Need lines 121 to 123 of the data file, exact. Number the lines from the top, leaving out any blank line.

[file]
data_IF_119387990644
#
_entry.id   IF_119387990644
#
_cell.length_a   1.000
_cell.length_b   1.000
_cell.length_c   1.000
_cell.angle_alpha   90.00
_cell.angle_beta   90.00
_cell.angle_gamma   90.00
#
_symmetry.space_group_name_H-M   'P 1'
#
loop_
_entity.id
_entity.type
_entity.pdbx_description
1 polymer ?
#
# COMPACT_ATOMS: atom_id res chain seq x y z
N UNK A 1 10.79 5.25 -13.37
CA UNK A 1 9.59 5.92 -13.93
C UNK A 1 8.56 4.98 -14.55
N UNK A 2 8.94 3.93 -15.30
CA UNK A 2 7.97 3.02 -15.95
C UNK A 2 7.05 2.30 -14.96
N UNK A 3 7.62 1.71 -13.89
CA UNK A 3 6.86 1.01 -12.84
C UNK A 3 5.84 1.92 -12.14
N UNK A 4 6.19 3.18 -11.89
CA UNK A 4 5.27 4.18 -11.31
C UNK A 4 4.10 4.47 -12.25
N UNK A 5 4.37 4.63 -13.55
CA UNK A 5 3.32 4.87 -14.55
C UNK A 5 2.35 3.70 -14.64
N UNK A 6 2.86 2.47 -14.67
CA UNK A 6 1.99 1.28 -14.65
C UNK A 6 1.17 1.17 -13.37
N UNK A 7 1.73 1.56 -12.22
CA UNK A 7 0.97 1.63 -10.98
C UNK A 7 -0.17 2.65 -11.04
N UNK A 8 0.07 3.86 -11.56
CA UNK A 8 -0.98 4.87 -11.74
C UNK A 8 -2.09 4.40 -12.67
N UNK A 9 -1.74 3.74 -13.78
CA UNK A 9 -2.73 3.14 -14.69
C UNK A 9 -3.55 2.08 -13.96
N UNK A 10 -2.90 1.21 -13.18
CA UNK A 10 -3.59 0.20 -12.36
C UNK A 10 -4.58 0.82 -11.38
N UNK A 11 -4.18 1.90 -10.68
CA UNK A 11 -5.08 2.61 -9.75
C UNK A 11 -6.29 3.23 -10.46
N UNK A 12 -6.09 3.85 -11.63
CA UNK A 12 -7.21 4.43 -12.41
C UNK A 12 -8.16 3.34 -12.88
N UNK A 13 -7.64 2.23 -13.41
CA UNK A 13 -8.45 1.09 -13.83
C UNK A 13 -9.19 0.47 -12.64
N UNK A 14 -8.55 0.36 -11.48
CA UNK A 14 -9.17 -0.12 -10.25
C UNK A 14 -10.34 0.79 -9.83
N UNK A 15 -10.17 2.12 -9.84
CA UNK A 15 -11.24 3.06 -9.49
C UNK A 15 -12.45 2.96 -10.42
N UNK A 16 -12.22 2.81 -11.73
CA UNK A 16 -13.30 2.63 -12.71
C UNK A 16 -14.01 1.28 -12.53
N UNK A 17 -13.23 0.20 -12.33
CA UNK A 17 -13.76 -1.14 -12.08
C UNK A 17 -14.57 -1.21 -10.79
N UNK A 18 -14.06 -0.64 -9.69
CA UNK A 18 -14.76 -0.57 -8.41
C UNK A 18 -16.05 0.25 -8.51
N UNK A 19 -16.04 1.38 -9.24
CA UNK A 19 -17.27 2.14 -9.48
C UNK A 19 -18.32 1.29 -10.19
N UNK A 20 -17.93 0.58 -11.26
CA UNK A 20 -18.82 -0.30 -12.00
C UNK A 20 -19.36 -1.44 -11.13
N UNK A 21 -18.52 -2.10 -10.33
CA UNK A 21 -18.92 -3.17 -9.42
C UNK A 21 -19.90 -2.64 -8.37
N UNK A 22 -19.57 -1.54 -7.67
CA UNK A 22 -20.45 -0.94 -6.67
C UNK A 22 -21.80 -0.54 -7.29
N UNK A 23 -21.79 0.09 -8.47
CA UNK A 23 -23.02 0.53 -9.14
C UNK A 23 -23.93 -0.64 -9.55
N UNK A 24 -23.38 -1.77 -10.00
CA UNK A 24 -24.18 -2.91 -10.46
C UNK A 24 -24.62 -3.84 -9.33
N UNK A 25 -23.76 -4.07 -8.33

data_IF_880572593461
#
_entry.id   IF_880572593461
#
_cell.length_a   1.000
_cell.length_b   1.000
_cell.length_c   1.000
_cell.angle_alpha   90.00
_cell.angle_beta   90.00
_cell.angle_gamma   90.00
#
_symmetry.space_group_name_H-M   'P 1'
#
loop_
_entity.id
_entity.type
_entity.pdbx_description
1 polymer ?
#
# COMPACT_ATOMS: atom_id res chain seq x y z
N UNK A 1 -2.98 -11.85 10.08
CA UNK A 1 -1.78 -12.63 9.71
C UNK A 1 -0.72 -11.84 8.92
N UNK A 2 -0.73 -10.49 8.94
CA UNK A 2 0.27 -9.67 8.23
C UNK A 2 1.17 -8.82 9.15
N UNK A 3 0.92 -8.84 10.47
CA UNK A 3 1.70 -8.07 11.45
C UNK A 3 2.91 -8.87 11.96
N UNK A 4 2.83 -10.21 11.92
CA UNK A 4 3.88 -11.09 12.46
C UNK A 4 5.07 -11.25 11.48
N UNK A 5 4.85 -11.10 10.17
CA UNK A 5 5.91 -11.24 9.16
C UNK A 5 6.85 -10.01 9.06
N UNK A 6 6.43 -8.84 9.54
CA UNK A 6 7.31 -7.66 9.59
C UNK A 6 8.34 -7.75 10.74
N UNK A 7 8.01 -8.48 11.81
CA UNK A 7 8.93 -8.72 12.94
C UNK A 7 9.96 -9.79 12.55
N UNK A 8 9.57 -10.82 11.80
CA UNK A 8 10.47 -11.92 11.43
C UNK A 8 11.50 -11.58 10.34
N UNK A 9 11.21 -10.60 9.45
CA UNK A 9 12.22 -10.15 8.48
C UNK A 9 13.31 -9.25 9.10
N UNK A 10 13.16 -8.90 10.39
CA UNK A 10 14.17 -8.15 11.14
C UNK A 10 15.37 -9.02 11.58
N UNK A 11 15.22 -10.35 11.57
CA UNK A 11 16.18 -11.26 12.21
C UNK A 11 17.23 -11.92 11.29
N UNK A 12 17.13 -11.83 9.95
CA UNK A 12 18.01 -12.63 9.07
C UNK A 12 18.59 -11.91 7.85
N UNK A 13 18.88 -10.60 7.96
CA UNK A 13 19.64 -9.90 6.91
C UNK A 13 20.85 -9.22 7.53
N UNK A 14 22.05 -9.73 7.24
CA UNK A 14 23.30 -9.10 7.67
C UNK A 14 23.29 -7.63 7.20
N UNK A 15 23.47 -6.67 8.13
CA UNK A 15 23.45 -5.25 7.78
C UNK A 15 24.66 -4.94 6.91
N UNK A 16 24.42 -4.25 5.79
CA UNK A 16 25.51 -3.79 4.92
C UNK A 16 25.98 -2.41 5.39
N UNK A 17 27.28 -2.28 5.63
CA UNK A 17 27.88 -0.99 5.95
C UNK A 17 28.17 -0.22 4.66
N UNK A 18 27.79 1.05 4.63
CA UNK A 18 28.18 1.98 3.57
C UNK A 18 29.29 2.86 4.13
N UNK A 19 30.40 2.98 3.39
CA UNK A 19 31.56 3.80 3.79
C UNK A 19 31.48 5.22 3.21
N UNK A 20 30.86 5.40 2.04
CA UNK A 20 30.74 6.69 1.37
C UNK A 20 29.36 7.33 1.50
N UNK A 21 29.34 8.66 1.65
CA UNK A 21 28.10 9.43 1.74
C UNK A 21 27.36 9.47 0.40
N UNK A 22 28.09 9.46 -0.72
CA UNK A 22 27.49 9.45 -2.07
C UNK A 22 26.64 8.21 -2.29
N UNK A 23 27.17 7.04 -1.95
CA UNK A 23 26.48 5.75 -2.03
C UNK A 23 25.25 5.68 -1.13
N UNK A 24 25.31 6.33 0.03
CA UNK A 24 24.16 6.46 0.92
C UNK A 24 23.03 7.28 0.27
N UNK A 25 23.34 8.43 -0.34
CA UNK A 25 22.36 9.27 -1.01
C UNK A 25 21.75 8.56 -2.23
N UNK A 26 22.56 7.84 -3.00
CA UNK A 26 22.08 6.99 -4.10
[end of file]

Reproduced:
CA UNK A 3 1.70 -8.07 11.45
C UNK A 3 2.91 -8.87 11.96
N UNK A 4 2.83 -10.21 11.92